Dr. Pamela Gaudry found out the hard way that singing the national anthem on a Delta Air lines aircraft might just ruffle some feathers.
In a weekend Facebook video, Gaudry described an idea she had while she was on a flight from Philadelphia to Atlanta after learning that a fallen U.S. soldier was on board.
What was in the video?
In her video, Gaudry — the wife of a deceased Navy captain — was tearful and relayed her story with a shaking voice.
"I just did the most uncourageous thing in my life today, and I’m sharing it," Gaudry said. "I hope somehow it gets to people all around, even the President."
Gaudry revealed that the flight crew announced Army Staff Sgt. Dustin Wright's casket would be leaving the plane first.
She said that she went around the plane and asked all of the passengers if they would like to sing the national anthem as Wright's casket was removed from the aircraft.
Gaudry said that most of the people she spoke to were quite receptive, and some even cried at the idea.
However, before Gaudry and the other passengers could begin, a flight attendant approached Gaudry and told her that they would not be able to sing the anthem, and said it was against Delta's company policy to do so.
Gaudry, taken aback, told the flight attendant that she would not be the one to tell the passengers they couldn't sing, so an announcement was made to the passengers over the plane's intercom.
Gaudry reported that the flight attendant later told her that there were passengers from other countries who told the crew that they were not comfortable hearing America's national anthem.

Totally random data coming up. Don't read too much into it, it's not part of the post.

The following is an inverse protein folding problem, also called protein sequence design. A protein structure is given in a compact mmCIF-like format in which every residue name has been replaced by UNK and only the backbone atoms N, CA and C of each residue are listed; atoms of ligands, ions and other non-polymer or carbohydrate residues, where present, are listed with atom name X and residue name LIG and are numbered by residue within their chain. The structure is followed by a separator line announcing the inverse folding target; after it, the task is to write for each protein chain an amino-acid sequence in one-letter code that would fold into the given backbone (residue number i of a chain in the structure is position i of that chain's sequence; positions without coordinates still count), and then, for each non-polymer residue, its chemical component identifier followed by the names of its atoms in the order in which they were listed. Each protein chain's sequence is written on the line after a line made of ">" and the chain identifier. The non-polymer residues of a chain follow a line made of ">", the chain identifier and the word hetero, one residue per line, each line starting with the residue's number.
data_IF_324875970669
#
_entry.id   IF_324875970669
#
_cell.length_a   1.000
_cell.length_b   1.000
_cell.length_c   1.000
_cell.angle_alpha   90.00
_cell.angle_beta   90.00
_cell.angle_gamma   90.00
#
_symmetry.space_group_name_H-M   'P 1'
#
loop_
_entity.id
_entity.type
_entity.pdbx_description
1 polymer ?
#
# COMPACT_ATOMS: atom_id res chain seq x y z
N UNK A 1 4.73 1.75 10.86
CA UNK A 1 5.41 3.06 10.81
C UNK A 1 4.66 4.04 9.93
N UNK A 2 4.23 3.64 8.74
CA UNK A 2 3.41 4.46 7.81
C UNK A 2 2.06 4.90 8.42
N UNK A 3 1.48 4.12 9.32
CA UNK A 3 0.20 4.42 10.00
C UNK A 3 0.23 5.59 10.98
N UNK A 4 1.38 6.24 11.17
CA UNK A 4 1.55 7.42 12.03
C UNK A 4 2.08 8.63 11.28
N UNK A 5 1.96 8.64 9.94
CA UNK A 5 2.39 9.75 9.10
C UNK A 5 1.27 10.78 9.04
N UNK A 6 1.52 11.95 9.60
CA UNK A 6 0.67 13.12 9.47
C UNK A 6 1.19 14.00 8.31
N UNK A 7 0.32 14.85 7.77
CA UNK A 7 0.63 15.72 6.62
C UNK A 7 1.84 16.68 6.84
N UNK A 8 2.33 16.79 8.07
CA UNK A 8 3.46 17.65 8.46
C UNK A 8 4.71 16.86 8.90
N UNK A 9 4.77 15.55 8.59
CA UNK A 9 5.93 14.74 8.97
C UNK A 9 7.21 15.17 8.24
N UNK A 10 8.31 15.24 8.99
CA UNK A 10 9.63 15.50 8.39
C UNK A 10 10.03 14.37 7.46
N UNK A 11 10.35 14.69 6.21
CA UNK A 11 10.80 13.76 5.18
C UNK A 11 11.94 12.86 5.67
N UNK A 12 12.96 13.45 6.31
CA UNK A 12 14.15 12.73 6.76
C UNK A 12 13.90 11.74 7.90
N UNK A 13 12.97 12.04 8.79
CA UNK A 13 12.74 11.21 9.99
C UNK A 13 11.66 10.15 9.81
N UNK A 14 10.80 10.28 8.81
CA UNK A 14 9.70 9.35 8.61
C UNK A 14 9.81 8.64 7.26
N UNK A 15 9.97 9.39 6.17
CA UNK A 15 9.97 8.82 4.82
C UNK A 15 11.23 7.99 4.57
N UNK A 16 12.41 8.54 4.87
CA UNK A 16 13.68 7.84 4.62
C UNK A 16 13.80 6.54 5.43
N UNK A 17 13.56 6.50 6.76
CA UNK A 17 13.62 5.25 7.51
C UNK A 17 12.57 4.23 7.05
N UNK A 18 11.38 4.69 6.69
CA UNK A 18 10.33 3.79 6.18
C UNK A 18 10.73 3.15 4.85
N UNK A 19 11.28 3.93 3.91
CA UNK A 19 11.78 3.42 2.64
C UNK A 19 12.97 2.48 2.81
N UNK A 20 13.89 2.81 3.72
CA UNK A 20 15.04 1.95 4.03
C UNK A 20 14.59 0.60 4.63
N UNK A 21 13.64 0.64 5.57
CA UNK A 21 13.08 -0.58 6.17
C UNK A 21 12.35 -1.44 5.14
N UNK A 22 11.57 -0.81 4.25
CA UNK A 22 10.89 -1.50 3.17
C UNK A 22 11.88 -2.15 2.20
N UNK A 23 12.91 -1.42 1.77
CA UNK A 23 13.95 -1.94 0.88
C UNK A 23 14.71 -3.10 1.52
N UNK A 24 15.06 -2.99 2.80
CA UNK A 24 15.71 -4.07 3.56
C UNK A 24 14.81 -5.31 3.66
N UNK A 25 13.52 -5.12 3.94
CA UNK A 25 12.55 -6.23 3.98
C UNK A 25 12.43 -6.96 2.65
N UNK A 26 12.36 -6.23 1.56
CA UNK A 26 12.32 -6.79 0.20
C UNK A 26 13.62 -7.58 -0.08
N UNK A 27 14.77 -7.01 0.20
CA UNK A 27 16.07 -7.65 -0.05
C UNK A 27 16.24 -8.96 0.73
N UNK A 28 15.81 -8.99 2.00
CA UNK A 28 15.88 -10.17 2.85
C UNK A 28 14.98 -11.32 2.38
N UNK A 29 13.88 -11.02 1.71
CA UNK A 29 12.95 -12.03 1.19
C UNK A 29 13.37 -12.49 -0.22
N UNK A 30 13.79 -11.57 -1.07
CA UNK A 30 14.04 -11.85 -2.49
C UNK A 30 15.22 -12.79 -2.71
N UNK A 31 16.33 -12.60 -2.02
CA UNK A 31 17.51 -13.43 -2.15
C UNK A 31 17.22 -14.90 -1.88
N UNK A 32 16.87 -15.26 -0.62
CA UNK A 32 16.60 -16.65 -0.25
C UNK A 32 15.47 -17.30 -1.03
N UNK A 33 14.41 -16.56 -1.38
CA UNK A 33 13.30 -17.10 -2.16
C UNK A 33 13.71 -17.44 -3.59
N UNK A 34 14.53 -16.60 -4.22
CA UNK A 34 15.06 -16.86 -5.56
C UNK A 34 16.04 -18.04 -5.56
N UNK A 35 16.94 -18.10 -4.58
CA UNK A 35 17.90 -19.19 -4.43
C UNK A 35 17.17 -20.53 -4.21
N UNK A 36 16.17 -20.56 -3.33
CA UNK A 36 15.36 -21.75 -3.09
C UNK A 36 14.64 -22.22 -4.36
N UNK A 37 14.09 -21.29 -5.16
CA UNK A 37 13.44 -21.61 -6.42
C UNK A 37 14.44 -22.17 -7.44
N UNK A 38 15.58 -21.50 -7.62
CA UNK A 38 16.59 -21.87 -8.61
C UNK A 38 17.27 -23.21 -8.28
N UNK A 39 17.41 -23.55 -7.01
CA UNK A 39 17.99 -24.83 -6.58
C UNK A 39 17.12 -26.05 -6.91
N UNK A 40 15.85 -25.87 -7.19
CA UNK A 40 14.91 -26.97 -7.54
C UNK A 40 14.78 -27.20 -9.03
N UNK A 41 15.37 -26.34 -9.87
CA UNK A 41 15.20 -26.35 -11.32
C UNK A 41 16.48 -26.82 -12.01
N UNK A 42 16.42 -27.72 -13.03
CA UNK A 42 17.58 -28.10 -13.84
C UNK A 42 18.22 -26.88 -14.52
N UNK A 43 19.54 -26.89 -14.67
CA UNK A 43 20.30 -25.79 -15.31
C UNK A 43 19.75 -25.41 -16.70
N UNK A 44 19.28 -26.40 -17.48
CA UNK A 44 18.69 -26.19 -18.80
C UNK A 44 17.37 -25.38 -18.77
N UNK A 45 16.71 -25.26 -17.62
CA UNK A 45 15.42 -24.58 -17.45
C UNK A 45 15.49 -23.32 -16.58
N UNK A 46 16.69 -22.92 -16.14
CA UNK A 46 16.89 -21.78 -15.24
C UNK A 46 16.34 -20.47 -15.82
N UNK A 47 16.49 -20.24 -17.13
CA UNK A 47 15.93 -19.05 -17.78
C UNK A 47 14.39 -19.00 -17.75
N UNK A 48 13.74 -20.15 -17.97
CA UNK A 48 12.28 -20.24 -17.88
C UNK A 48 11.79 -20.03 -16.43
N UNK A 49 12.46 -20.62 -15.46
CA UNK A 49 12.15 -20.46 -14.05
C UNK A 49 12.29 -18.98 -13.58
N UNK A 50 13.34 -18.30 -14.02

"I didn’t know what would happen to me if I started to sing," Gaudry said. “I’m humiliated by my lack of courage to sing the national anthem on my own country on American soil, with a deceased soldier on the plane."
She added, "I wish I could have been an example for my children. I’m glad my former husband is deceased. He would have been profoundly disappointed in me."
Gaudry said that she hoped that the video would go viral, and that "people will know that it is a policy of Delta to not be able to sing the national anthem on one of their planes."
Since sharing the video on Saturday, Gaudry's video has received 2.7 million views.
What did Delta have to say?
In a statement obtained by The Hill, a spokesperson for Delta Air Lines revealed that the company does not actually have such a policy.
"The respectful ceremony of the Delta Honor Guard is one symbol of Delta’s pledge to the men and women of the armed forces, and it represents our broad commitment to our veterans and active-duty service members," the spokesperson said.
"Delta does not have a policy regarding the national anthem. We have reached out to the customer and are looking into this situation," the spokesperson added.
Did Gaudry respond to Delta's statement?
Gaudry shared an update on Sunday that revealed Delta had contacted her and had apologized for the miscommunication.
"Delta has apologized to me. Profusely. I accept," Gaudry said.